While Calgary’s downtown office market continued to struggle during 2017 with a high vacancy rate, year-end reports for the retail and multi-residential markets painted a rosier picture.
The Calgary 2017 Year-End Retail Market Analysis by Barclay Street Real Estate indicated Calgary’s overall retail vacancy rate was down to 3.1 per cent at the end of the year after rising into the mid-three per cent range earlier in the year.
Vacancy in the central business district fell to 9.7 per cent, taking it below 10 per cent for the first time since Q1 2016. However, it is still above the 2013-2015 average of seven per cent.
Vacancy in the downtown area has seen three consecutive quarters of positive net absorption.
Another report by research and advisory firm Urban Analytics said fourth-quarter sales in Calgary’s new multi-family home sector were 29 per cent higher than the previous quarter and total year-over-year sales increased by 69 per cent.
There were 17 new project launches in Q4 2017 and the firm expects five new project launches in the next two quarters.
Outside investment in condo market
Kimberly Poffenroth, senior market analyst with Urban Analytics, said the increase in sales is an encouraging sign homebuyers are feeling more confident about the economy and employment situation.
She also said many investors seeking condominium product in the inner sub-markets are from outside Calgary – primarily from Vancouver where much higher prices are making Calgary a more desirable place to invest.
“The multi-family market has been doing better in 2017 than (in) 2016. 2016 was kind of flat through the majority of the year. I think a lot of people were sitting on the sidelines and waiting to see how the economy and the economic conditions in Calgary panned out,” said Poffenroth.
“Especially in the latter half of 2017, we started to see a bit of a pickup of sales and just a little bit more of a positive outlook leading into 2018.”
Vacancy rates could still rise
While the retail market in Calgary experienced a strong year in 2017 and almost five million square feet of new space is under construction, Amy McGregor, associate with the retail leasing team at Barclay Street Real Estate, cautioned 2018 might be more challenging for some sectors.
“Personally, I think it’s not going to be this rosy this year. The vacancy is going to rise some more. I’m worried about a lot of operators – mom and pop stores,” she said. “They will be a concern going forward this year.
“I feel like things are getting tighter for people. People’s EI (Employment Insurance) is running out. People’s (severance) packages are running out. And I know the retail spending is supposed to be kind of back to where it was but in speaking to owners and operators out in the market, their numbers are down and things are getting tighter for them.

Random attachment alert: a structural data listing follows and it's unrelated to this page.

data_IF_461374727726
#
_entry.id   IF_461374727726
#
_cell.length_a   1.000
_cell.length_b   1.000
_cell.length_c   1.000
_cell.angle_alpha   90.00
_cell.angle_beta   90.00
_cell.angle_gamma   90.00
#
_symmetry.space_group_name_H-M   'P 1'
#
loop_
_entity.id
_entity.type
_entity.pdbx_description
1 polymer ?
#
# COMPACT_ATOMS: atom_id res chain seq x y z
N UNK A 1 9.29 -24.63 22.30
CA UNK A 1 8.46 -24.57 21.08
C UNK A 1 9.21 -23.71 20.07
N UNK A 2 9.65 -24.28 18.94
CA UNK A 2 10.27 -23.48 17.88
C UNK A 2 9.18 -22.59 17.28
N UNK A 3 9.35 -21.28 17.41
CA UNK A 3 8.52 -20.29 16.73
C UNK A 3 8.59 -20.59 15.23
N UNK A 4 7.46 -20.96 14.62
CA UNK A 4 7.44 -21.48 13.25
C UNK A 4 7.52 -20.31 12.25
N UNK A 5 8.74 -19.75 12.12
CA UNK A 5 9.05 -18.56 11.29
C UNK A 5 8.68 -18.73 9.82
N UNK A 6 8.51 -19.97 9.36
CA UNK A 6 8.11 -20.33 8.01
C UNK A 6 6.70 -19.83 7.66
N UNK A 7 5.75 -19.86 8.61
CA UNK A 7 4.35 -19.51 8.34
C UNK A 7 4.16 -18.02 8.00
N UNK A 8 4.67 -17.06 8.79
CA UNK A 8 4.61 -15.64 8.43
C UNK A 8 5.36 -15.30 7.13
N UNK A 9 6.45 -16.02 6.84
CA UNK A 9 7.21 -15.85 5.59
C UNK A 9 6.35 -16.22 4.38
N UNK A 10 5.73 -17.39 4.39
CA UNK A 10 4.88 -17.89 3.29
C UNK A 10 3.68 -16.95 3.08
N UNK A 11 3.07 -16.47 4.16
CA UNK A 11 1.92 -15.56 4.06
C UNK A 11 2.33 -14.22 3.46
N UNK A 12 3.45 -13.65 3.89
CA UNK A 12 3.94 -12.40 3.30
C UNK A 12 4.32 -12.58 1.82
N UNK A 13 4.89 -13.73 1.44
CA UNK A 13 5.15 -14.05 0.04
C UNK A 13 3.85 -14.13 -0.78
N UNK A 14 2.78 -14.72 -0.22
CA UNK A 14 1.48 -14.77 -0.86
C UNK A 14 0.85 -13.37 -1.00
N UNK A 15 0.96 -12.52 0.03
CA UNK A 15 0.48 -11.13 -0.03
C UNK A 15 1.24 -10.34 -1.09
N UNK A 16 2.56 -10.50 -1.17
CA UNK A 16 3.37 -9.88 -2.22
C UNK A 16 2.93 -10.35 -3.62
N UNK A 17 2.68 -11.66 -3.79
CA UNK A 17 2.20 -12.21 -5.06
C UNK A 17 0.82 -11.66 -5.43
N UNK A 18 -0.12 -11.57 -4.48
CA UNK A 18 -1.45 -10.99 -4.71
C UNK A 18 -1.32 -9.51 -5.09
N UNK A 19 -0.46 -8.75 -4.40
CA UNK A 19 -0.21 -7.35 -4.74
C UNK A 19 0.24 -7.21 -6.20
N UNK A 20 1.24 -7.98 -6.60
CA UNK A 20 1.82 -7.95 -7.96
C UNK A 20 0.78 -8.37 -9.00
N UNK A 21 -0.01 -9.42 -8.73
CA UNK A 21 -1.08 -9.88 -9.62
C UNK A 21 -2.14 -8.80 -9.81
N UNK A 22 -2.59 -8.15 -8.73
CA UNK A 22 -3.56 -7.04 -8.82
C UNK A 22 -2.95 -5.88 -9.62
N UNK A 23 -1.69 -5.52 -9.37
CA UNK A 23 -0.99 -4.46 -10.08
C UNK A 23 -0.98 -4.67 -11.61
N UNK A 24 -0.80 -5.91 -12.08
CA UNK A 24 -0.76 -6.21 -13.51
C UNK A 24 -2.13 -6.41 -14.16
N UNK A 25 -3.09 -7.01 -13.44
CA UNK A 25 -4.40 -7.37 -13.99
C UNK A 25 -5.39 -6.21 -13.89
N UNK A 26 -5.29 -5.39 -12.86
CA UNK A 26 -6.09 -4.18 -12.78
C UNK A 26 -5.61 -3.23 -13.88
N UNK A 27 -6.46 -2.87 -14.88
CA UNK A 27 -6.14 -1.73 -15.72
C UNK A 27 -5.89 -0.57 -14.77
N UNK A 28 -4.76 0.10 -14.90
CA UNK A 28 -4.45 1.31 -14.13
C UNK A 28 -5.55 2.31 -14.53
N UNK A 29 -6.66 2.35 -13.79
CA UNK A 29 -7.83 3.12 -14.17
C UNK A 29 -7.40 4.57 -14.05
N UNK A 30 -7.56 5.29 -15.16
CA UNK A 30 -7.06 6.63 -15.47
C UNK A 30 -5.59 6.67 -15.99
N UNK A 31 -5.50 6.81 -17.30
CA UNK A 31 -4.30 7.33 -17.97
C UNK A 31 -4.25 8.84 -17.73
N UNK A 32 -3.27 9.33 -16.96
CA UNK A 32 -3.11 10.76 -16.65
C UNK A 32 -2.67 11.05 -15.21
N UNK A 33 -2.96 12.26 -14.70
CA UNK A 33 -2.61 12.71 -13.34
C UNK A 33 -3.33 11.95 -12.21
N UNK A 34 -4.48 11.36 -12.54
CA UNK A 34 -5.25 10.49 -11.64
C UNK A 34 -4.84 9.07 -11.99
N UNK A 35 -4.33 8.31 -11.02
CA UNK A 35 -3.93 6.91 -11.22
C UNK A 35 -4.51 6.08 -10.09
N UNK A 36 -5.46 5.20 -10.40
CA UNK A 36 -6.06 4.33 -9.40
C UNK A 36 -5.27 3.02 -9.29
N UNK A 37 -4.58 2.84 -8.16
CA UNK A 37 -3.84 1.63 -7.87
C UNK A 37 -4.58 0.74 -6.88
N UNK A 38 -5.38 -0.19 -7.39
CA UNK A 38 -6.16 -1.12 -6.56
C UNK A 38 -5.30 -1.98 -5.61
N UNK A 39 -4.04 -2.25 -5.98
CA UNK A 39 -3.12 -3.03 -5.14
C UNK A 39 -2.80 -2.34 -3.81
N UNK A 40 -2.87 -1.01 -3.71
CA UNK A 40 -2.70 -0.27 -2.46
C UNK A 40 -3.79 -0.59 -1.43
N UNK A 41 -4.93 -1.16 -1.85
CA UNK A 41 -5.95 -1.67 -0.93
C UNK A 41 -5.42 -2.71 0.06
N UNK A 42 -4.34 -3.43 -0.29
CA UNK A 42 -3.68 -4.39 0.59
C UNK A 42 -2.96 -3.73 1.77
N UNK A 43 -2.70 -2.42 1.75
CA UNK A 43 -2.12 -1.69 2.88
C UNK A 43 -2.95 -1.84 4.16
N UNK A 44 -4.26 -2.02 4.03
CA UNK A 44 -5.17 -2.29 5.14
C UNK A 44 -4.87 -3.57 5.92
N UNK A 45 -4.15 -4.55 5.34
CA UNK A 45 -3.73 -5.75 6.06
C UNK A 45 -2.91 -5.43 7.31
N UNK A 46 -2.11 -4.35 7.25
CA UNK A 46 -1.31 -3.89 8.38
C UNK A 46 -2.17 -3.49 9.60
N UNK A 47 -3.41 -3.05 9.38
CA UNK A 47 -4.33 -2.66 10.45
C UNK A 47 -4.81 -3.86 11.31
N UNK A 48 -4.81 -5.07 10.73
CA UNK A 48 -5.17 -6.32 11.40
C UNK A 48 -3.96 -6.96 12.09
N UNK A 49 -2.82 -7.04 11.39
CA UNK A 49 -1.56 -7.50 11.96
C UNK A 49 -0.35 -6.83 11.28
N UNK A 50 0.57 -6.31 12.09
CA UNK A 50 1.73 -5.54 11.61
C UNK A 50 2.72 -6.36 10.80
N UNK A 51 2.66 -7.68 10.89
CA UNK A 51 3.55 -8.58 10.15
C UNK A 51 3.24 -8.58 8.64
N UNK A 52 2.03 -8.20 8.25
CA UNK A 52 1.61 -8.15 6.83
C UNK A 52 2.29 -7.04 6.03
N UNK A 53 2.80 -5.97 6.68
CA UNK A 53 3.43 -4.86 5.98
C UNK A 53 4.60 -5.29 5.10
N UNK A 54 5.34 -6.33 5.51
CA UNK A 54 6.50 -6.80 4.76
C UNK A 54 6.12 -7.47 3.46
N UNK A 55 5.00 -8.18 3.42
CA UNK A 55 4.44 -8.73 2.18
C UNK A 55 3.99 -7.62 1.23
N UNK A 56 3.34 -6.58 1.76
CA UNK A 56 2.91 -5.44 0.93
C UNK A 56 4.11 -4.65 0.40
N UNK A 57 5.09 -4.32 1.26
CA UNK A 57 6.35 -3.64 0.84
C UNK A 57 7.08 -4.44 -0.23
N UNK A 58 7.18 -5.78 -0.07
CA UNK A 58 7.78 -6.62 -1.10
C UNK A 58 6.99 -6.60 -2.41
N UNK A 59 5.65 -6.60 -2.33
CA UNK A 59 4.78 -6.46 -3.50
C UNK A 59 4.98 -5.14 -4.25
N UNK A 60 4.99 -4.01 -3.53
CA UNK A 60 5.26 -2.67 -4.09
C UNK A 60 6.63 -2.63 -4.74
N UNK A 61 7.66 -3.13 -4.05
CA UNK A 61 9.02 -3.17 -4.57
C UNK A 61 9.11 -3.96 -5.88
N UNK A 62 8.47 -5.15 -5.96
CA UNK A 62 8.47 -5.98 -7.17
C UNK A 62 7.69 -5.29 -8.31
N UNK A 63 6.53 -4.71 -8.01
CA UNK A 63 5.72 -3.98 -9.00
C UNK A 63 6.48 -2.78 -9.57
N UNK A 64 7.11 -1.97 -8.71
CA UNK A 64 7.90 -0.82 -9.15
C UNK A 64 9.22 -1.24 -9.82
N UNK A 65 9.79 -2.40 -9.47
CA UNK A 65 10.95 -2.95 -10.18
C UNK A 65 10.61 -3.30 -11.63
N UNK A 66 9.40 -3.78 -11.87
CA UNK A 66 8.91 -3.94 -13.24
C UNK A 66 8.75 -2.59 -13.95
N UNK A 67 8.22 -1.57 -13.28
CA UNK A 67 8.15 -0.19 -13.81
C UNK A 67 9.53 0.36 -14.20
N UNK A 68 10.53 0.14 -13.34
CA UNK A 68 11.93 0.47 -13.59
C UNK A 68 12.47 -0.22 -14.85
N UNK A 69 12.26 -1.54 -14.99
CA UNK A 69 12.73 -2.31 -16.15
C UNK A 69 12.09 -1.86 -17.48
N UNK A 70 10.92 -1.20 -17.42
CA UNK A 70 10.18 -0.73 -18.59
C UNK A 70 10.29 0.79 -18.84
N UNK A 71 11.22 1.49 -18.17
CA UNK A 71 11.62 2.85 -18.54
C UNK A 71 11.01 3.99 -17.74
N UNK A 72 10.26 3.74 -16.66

“If that continues then we’re going to be seeing some of the smaller guys closing up shop.”
Retail leasing remains strong
According to the Retail Council of Canada, the rate of shopping centre square footage per person in Canada is 16.4 while in Calgary it is 23.7. Calgary has also seen retail sales growth of 24.7 per cent from 2007 to 2016, according to Calgary Economic Development.
McGregor said projects under construction have been on the books for a long time and they are leasing out very well.
“There might be a little bit of a struggle for the new construction that’s more in the central business district, but outside of that area, things are getting leased up and moving nicely,” said McGregor.
The Barclay Street report says about 2.7 million square feet of retail inventory is slated for delivery this year. The primary contributor to this new inventory is power shopping centre formats.
Strong Q4 in multi-res market
The Urban Analytics report indicated there were 3,123 multi-family residential sales in Calgary in 2017 with 928 in the fourth quarter.
“Developers and home builders adapted to current market conditions by adjusting the product mix in new projects being launched to meet the needs of today’s buyers,” said the report. “The majority of the project launches occurred in the outer sub-markets and attracted younger price-sensitive buyers and investors.
“In addition to the new project launches, home builders and developers increased the value of incentives being offered, which resulted in higher sales volume. Developers’ willingness to adapt to changing demand trends combined with resulting positive response from buyers to recently launched projects allows for optimism for the market as a whole as we look ahead to 2018.”
Another encouraging sign for the new multi-family home market in Calgary, said Urban Analytics, is the number of completed and unsold units dropped for the second consecutive quarter. Standing inventory levels of 852 units were five per cent lower at the end of the fourth quarter of 2017 compared to the previous quarter.
“While there was a four per cent increase in the number of completed and unsold units on a year-over-year basis, the decreasing trend of standing inventory over the past two quarters is promising and helps explain the positive buyer response to many of the recently launched new multi-family projects,” said the report.